Ah, this spring weather gets me going. I can’t wait to start planting the garden. Daniel plowed our garden plot a couple days ago in hopes to have it dry out faster. Digging deeper by plowing also helps some of those buried nutrients to get closer to the surface where the plants will be taking root. The way it sounds, we have more rain coming the next couple of days, so we’ll try to stay patient. There’s just nothing like fresh goodies from the garden. Equally fulfilling is watching the children’s eyes widen with delight as they help harvest veggies straight from plants they had started from seed, weeded and helped keep watered.
A couple girls from our church own a greenhouse, and they have been experimenting with growing greens all winter long. Now that is quite impressive, if you ask me. Fresh, nutritious salad greens in December surely is an amazing experience. Even children will eat salads more if they’re made up of tender young greens fresh from the patch. We have found, too, that having a good dressing to go over the salad does go a long way, whether you’re feeding youngsters or even Daddy! Daniel is just like my dad has been as long as I can remember: to them, it’s not worth even eating a salad if you don’t have some good old-fashioned, homemade dressing to go with it.
Another alternative I’ve found, when it comes to salad in the dead of winter or when you run out of patience while waiting in the springtime, is sprouting your own seeds. It doesn’t take nearly as long as planting and waiting till your lettuce is ready to harvest, and not only that, you can keep growing it on your countertop through every inch of rain that falls relentlessly on the outdoors.
Talking about rain, yesterday when Julia stepped inside after her walk home from school, she said, “Mom, I know what we could do to help the garden dry off faster. We could use buckets and dip the water out of those furrows.” Bless her heart. Obviously, she heard Daniel and me discussing the matter the day before and noticed all the water that still needed to dry out as she walked past the garden.
I went with her to investigate. Yes she was correct, gardening does look like it could be a little way off yet, but then this really can be an opportunity to be an example to the children of being thankful for the weather God sends us and not spend time pining over it.
Flowers are another thing I enjoy, but I need or want to keep things basic this year. Never again will I have this summer with two 1-year-old boys and a 2-year-old girl. As my aunt would say, “Your flowers run around.” Yes, I wouldn’t trade my darlings for the world’s most stunning flowers. Neither do I want my little ones to grow up with the memory that Mom was constantly saying, “No, no, don’t pick Mommy’s flowers!” So one lofty goal that I do have is having a few nice long rows of flowers in the garden, solely for the children to be able to go out and pick bouquets. I’m not sure what kind it’ll be yet, perhaps some gladiolus and freesias that cousin Owen gave. Since Owen is staying at our house, we also get to have his blueberry plants which he planted in large totes a year ago. A brainy idea, now he could just move it with him. I can just see the little boys’ hands reach up and pick fresh berries, that is if we can keep their hands off long enough to allow the berries to ripen.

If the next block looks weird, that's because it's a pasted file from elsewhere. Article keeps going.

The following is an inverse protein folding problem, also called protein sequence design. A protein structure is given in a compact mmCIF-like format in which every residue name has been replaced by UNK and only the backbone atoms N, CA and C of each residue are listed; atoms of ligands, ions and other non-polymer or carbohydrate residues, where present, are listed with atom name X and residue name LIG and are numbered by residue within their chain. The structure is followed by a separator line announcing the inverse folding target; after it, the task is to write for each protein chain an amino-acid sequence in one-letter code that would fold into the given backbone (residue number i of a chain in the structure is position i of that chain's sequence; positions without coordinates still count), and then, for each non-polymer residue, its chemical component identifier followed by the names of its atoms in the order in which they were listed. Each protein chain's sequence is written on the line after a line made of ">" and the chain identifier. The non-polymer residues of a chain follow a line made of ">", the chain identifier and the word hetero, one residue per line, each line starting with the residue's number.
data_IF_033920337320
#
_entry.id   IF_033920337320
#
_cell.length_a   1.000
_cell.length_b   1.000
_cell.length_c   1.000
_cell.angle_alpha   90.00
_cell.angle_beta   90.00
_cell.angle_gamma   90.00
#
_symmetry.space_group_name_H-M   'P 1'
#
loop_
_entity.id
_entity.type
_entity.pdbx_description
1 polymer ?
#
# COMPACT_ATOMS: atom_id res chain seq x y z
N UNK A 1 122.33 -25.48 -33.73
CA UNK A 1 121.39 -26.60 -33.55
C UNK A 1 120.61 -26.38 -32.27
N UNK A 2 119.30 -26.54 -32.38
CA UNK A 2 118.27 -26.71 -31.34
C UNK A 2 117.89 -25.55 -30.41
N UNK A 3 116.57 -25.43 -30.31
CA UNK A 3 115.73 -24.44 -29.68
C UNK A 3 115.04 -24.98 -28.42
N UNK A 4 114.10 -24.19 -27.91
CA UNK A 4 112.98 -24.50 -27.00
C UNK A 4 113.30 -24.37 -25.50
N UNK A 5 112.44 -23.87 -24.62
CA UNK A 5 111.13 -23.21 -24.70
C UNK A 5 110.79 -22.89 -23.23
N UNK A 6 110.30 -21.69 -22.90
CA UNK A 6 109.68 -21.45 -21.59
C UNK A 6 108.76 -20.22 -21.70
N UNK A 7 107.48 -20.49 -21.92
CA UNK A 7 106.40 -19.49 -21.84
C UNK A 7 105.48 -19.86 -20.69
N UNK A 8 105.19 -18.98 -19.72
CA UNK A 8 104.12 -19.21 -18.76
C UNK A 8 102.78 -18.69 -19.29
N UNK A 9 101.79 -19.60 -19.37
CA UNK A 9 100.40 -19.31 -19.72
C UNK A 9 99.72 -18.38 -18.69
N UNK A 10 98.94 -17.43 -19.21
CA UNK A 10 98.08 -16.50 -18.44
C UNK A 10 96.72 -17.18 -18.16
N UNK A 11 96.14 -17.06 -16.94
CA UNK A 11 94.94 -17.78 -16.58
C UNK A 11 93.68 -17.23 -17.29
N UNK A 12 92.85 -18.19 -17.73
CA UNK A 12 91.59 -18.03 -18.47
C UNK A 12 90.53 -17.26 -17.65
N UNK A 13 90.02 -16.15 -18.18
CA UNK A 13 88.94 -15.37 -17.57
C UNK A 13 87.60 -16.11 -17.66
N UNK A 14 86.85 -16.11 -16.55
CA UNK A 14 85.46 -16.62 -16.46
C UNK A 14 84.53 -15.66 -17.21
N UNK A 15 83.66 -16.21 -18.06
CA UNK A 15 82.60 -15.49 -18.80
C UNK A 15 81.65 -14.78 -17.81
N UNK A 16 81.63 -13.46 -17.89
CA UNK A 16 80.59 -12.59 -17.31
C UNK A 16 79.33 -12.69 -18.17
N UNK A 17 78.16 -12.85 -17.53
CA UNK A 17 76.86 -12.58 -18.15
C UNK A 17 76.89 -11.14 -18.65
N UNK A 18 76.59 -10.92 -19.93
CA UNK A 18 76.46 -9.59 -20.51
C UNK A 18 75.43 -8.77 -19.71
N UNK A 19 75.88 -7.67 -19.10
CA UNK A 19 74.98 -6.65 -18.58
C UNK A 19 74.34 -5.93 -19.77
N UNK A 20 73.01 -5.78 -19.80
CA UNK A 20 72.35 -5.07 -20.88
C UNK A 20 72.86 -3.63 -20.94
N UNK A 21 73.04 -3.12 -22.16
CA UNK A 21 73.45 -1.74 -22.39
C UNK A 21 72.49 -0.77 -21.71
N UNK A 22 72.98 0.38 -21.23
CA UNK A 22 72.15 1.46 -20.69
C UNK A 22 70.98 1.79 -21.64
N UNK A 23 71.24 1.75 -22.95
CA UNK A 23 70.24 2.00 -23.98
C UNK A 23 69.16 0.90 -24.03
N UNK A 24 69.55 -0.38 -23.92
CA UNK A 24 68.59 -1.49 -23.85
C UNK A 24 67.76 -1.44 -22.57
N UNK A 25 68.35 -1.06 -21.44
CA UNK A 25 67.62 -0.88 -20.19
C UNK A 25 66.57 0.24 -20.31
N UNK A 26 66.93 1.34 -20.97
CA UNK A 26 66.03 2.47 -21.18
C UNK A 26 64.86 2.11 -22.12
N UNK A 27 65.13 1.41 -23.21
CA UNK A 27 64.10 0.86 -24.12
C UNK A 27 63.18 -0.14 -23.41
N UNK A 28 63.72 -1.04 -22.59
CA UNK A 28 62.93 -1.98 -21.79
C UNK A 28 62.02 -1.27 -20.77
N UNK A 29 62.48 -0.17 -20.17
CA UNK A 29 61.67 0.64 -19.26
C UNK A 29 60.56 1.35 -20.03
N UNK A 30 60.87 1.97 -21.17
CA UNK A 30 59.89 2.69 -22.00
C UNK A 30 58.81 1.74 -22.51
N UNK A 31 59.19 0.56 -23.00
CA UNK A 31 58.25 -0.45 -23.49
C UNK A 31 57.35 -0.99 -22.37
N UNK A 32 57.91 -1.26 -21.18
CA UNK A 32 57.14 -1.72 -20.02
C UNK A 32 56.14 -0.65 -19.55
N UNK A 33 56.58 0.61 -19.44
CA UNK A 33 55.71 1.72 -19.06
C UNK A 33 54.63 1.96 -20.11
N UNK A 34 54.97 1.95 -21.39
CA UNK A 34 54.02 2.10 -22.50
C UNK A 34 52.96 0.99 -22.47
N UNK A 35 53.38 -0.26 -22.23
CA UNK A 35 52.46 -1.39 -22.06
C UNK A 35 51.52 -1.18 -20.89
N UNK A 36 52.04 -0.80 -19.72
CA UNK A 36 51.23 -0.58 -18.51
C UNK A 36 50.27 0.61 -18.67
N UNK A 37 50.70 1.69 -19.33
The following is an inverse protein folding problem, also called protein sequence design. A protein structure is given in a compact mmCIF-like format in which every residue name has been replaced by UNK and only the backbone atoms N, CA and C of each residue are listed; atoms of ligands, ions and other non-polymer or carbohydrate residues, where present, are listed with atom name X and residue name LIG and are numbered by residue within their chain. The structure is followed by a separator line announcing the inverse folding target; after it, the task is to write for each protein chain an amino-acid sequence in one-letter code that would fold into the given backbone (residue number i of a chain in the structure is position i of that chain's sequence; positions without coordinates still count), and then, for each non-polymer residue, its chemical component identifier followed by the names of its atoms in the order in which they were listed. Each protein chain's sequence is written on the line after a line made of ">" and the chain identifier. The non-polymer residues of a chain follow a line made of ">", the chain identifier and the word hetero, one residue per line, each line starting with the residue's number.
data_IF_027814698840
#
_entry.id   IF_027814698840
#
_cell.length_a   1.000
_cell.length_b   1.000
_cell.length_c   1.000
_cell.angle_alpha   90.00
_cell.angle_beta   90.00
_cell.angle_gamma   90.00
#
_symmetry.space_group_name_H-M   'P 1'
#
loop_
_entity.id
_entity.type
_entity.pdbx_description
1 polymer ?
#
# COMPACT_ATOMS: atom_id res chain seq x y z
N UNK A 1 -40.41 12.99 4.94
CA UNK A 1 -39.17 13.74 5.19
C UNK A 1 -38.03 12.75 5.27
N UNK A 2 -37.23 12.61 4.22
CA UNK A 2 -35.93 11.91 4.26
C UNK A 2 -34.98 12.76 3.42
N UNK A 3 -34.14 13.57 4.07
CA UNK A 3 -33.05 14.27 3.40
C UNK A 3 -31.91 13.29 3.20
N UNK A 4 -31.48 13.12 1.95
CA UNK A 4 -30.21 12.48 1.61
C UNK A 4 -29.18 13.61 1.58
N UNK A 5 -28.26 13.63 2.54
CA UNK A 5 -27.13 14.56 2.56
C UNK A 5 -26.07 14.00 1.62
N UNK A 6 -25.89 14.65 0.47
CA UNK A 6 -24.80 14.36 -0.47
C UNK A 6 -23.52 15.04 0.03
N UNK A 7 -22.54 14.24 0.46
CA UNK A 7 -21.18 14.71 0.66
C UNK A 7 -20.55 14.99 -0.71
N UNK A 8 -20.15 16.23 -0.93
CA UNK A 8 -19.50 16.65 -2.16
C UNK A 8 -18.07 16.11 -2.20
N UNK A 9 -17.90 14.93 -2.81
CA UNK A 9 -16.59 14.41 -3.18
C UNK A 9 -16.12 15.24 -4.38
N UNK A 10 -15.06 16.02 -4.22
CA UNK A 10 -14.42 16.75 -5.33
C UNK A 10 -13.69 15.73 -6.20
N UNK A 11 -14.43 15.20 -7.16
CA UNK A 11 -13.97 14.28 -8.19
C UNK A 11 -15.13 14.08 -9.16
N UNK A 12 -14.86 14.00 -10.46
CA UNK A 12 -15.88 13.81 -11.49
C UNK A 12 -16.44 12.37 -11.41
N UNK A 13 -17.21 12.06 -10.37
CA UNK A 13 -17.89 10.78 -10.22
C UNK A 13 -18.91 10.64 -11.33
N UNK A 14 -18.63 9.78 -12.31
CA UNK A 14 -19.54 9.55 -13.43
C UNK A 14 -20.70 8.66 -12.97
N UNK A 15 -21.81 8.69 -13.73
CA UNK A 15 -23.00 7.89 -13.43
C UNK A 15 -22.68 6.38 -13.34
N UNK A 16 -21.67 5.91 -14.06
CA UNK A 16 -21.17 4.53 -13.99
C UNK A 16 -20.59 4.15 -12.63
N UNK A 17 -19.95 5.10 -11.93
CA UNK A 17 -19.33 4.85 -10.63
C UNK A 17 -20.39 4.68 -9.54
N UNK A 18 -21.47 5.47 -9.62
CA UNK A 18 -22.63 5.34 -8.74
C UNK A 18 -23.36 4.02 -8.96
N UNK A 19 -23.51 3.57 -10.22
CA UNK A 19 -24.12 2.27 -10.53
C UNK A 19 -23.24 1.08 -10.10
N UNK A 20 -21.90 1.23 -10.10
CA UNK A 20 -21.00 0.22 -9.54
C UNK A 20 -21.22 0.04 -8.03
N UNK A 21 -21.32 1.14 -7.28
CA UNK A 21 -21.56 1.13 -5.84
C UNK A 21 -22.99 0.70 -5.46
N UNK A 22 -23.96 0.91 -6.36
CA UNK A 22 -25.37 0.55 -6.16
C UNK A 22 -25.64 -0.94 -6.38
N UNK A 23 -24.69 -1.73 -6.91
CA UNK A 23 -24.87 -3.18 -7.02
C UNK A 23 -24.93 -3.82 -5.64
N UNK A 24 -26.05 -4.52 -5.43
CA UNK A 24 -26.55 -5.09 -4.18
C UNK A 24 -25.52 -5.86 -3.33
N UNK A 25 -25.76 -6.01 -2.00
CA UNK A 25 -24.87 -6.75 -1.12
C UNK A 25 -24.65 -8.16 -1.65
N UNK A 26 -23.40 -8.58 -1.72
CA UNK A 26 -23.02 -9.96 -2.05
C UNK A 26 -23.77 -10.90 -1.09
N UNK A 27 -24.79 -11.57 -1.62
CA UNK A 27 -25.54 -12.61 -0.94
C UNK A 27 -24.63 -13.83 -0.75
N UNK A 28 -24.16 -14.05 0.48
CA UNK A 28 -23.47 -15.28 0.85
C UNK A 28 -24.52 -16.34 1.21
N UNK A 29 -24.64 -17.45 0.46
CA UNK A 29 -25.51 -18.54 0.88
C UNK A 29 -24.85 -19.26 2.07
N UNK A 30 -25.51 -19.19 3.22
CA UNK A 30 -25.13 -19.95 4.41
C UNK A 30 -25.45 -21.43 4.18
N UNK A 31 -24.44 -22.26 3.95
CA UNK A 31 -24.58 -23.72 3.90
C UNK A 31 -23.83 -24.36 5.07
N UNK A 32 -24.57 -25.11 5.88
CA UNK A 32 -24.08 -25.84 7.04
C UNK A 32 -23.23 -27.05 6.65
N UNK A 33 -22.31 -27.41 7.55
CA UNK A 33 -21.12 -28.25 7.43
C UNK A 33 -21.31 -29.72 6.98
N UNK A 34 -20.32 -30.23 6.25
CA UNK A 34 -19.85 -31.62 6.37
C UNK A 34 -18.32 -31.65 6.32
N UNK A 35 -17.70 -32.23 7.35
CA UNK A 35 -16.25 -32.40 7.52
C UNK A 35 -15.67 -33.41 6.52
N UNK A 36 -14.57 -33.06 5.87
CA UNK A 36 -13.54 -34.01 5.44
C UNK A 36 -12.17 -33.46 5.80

Now as we think of springtime salads, how about trying our family favorite dressing to go with tossed salad?
GLORIA’S SPRING SALAD
2 cups chopped lettuce
1 cup sprouted alfalfa seeds
1 hard boiled egg, diced
1/4 cup each of the following:
Ham or chicken, diced
Raisins or dried cranberries
1/2 cup pecans or nuts of your choice
Cut veggies, ham and bacon into chunks. Toss everything together. We prefer using chopped pecans and browning them lightly in a tablespoon of melted butter and sprinkling them with salt. This adds an outstanding flavor to the entire salad. Last but not least, remember to toss in only what strikes your fancy and don’t be limited to these options.
GLORIA’S HOMEMADE SWEET AND SOUR SALAD DRESSING
1 1/2 cups mayonase
1/2 cup olive oil
1 tablespoon prepared mustard
1/4 cup vinegar
3/4 cup sugar
1/4 teaspoon salt
1/2 teaspoon onion salt
1/4 teaspoon celery seed, optional
Mix and drizzle over your choice of tossed salad goodies. Extra dressing will store refrigerated for months. I like making up to eight batches of this at a time and using it for tossed salads, or Daniel even likes drizzling it over some types of casseroles.
Gloria is Amish and lives in a rural horse and buggy settlement in Illinois. Readers with questions or comments can write to Gloria at P.O. Box 157, Middletown, OH 45042. Viewpoints expressed in the article are the work of the author. The Daily Advocate does not endorse these viewpoints or the independent activities of the author.